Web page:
©ourtesy of Scott Harrison
In a Jan. 19, 1967 story, Times staff writer Ken Reich reported:
A life-sized model of an imperial mammoth was placed beside the largest of the tar pits in Hancock Park Wednesday, the first of 50 prehistoric animals’ replicas to be installed in the park in a plan to recreate a “Pleistocene atmosphere.” Sculptor Howard Ball, commissioned to do the 13-foot-high, 25-foot-long, fiberglass creature, pulled it to the site from his Torrance studios on a trailer with his 1958 Volkswagen. The 2,000-pound mammoth was then transferred with a minimum of difficulty by city crane to the four small iron platforms upon which it will rest.
- Paleoecological and Taphonomic Implications of Insect-Damaged Pleistocene Vertebrate Remains from Rancho La Brea, Southern California (plosone.org)
- Cop Dives Into La Brea Tar Pits (drudge.com)
- Fossil insect traces reveal ancient climate, entrapment, and fossilization at La Brea Tar Pits (eurekalert.org)
A crowd of about 100 persons, including two county supervisors, the head of the Los Angeles County Museum of Natural History, and members of the museum board watched the installation and heard brief speeches.
Imperial mammoths roamed the Los Angeles area in the Pleistocene epoch of 14,000 to 40,000 years ago. Some became mired in the tar pits…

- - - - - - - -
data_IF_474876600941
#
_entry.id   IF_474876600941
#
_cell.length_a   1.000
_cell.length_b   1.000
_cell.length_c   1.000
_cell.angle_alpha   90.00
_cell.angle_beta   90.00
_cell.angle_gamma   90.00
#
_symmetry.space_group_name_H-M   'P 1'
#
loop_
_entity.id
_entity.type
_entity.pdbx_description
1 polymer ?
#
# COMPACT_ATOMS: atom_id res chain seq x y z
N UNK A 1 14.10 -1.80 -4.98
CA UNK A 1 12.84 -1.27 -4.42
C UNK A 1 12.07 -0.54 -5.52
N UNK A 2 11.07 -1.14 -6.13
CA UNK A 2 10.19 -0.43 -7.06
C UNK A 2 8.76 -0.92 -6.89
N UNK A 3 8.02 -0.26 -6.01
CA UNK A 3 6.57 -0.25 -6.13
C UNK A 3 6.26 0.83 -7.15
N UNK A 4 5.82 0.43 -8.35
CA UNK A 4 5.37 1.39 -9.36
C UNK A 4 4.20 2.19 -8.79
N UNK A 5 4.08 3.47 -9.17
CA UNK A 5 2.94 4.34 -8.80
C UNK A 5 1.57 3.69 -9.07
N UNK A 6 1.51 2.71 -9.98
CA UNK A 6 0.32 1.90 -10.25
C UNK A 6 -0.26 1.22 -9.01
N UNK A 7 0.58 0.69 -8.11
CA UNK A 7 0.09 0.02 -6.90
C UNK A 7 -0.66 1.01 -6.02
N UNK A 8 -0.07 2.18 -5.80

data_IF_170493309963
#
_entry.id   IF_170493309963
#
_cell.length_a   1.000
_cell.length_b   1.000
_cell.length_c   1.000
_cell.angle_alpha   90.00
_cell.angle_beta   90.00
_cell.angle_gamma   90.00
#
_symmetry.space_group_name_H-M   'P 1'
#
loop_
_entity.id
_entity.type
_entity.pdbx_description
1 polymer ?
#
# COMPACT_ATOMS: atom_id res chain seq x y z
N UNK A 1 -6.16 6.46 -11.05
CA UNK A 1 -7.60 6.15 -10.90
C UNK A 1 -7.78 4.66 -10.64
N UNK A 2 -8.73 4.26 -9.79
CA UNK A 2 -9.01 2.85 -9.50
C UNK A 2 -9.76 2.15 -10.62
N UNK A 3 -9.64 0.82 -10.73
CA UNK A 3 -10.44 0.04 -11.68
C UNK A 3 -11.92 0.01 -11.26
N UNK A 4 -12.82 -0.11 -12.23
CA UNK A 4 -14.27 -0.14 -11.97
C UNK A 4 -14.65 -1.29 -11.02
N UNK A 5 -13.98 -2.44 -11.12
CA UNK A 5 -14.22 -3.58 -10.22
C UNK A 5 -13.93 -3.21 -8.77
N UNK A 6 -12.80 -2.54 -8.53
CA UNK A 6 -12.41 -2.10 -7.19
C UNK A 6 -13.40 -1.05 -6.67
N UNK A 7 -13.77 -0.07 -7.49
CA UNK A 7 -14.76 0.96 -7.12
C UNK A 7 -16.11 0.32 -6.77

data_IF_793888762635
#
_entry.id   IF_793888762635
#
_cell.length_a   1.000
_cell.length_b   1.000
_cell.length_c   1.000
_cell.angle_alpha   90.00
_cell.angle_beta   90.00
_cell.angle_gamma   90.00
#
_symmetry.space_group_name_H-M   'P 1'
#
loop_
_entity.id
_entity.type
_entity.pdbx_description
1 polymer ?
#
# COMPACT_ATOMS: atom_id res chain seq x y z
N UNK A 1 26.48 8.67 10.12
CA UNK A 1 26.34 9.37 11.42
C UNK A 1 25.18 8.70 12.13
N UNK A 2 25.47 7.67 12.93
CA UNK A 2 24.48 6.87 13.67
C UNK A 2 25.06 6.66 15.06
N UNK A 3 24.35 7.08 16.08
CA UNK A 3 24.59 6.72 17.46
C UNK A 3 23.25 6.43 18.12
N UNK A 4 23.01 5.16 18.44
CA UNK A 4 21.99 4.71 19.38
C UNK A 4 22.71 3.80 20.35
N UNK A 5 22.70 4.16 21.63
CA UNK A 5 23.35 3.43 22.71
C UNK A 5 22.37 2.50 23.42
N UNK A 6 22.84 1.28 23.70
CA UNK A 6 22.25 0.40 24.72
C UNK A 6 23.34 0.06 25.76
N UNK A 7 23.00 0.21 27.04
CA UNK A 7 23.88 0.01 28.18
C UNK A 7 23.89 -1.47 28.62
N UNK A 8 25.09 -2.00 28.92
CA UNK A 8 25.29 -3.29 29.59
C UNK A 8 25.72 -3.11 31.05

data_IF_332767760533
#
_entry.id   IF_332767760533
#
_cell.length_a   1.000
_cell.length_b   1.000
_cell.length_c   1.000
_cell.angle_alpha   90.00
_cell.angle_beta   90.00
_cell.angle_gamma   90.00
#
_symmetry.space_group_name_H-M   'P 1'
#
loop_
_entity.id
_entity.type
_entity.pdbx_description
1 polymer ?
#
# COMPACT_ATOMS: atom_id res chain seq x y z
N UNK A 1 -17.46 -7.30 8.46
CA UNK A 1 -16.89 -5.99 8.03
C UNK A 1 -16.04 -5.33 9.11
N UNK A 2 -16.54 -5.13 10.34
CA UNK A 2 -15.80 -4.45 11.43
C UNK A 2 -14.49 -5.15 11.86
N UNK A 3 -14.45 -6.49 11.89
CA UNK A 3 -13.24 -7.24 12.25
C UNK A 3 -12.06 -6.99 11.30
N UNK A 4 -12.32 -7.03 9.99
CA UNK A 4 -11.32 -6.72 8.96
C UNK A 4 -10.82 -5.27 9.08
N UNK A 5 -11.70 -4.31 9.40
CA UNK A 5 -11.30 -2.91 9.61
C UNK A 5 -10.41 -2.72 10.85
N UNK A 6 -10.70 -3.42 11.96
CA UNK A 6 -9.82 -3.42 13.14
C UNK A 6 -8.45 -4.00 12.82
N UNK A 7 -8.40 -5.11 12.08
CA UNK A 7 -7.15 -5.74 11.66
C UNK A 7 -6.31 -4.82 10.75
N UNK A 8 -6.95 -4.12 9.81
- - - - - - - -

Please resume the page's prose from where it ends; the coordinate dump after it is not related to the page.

Ball, the 60-year-old sculptor, said he plans to set to work on a female companion for his $4,300 mammoth immediately. He also plans a baby.
Howard Ball’s three-mammoth installation was finished in 1968.
The photo above, by retired staff photographer Joe Kennedy, was published in the Jan. 19, 1967 Los Angeles Times and the Feb. 17, 1967 LIFE Magazine.
Sept. 1, 1966: Sculptor Howard Ball touches up his 13-foot tall replica of mammoth for the La Brea tar pits. This photo was published in the Sept. 2, 1966 Times. Credit: John Malmin/Los Angeles Times
July 24, 2000: The family of three mammoths by sculptor Howard Ball at La Brea tar pits. Credit: Ken Lubas/Los Angeles Times.